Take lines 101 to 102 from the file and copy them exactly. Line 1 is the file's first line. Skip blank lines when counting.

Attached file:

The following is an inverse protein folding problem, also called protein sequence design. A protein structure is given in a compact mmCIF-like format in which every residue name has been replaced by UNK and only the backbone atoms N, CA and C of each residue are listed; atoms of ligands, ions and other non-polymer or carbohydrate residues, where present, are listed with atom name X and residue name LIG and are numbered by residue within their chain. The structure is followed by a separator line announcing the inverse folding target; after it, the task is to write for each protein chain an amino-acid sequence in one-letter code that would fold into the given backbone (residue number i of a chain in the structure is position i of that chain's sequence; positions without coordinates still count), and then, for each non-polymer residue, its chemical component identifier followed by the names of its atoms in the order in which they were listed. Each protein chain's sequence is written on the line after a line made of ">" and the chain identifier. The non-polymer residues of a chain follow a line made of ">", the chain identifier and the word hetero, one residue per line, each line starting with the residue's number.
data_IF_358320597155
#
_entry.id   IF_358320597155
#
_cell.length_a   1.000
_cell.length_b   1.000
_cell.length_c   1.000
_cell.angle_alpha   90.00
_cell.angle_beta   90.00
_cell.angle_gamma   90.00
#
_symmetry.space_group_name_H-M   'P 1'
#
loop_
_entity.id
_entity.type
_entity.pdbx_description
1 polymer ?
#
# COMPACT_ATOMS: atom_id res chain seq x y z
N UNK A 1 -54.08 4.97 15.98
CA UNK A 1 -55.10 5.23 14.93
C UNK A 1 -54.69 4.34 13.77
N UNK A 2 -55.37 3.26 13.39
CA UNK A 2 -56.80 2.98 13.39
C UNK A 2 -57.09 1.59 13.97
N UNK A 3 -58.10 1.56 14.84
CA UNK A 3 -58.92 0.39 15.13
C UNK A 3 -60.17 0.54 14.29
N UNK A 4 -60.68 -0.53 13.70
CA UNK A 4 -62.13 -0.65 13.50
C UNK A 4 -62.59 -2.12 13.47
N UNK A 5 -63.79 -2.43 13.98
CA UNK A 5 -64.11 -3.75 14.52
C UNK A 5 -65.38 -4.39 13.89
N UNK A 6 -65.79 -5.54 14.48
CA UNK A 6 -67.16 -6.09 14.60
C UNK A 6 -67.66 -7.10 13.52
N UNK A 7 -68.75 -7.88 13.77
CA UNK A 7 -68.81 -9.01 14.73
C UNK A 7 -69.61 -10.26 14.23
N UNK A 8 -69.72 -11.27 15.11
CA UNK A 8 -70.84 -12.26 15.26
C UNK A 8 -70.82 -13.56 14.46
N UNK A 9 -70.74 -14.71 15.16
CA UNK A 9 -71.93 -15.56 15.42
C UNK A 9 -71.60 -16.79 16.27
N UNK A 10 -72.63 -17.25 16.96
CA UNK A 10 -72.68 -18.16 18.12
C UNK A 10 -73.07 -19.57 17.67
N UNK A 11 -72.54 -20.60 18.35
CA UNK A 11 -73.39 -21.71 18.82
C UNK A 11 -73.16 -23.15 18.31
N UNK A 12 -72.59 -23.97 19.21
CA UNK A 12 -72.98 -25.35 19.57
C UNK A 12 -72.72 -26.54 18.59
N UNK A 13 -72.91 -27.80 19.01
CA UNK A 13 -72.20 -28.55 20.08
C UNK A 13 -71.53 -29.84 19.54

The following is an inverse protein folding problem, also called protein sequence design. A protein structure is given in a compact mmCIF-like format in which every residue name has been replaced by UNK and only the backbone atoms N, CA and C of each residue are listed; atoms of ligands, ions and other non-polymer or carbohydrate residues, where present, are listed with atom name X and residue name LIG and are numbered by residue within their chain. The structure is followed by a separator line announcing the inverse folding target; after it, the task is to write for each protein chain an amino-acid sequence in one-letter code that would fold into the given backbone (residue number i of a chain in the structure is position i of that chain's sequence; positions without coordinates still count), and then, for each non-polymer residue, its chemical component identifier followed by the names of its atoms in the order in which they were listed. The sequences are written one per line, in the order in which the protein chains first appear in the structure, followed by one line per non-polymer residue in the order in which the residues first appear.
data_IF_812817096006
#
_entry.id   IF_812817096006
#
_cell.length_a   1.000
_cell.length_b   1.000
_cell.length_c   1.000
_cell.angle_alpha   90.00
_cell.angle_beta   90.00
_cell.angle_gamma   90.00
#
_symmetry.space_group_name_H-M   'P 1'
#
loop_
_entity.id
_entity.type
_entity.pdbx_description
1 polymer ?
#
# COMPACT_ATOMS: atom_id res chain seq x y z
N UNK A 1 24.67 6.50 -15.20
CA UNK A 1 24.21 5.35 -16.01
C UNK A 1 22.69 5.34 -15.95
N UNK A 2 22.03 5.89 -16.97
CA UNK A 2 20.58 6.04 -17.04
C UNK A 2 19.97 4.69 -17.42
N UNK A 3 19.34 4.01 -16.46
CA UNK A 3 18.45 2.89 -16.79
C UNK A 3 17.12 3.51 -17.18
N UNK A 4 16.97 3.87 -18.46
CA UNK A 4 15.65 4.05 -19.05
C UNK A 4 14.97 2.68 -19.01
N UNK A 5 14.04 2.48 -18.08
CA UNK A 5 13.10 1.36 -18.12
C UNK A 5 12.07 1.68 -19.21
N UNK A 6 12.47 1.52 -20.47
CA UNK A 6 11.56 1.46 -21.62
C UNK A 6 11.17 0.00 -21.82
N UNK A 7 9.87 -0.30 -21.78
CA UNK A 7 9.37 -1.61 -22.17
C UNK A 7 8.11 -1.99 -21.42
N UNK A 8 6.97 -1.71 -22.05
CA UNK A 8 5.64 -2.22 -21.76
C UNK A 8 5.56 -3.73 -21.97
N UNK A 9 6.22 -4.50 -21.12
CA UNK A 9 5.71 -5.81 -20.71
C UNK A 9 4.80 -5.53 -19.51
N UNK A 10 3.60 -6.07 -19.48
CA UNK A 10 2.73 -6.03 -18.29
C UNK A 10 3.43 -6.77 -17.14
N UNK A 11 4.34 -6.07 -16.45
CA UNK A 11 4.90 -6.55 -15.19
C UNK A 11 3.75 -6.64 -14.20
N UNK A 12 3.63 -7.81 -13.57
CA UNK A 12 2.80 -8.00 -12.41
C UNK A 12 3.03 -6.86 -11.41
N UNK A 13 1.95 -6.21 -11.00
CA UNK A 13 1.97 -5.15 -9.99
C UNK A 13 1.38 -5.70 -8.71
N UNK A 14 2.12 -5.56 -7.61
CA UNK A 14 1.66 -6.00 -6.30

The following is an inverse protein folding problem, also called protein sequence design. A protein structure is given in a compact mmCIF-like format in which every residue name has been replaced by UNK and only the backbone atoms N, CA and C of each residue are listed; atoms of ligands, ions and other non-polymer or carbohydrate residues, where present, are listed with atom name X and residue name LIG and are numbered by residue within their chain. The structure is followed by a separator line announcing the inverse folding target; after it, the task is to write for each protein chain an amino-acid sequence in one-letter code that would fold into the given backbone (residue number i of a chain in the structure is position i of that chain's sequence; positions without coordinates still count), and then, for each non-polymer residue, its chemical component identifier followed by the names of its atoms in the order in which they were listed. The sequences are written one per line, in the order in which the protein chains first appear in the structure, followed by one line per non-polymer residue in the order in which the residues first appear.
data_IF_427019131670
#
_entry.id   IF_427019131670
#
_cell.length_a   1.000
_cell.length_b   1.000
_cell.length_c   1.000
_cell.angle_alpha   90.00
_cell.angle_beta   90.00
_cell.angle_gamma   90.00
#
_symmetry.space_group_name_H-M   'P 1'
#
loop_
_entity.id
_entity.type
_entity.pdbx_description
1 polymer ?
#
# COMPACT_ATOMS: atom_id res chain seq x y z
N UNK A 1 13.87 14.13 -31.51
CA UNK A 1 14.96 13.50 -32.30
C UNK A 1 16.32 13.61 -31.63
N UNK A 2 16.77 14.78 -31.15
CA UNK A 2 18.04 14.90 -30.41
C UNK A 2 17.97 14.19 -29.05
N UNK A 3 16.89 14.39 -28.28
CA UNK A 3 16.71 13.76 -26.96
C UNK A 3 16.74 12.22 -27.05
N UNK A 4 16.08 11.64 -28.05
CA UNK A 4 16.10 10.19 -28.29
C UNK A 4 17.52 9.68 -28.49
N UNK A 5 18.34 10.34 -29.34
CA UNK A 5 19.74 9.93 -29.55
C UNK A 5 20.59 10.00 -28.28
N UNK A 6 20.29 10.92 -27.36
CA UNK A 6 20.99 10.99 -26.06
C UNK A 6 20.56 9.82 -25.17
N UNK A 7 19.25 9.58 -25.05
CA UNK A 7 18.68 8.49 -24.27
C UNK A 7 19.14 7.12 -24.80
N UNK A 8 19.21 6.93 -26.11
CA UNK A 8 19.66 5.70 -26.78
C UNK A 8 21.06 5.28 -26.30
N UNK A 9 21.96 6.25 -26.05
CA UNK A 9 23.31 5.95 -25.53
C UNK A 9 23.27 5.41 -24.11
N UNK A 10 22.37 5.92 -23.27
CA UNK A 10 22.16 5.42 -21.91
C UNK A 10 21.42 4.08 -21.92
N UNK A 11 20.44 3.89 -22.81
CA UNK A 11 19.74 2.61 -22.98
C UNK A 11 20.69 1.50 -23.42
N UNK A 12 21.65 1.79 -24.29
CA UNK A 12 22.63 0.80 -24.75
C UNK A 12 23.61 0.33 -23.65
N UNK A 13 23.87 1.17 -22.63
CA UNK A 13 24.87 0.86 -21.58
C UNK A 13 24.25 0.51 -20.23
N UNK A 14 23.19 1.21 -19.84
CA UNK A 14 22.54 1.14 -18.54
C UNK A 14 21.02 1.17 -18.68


CA UNK A 7 9.37 -1.61 -22.17
C UNK A 7 8.11 -1.99 -21.42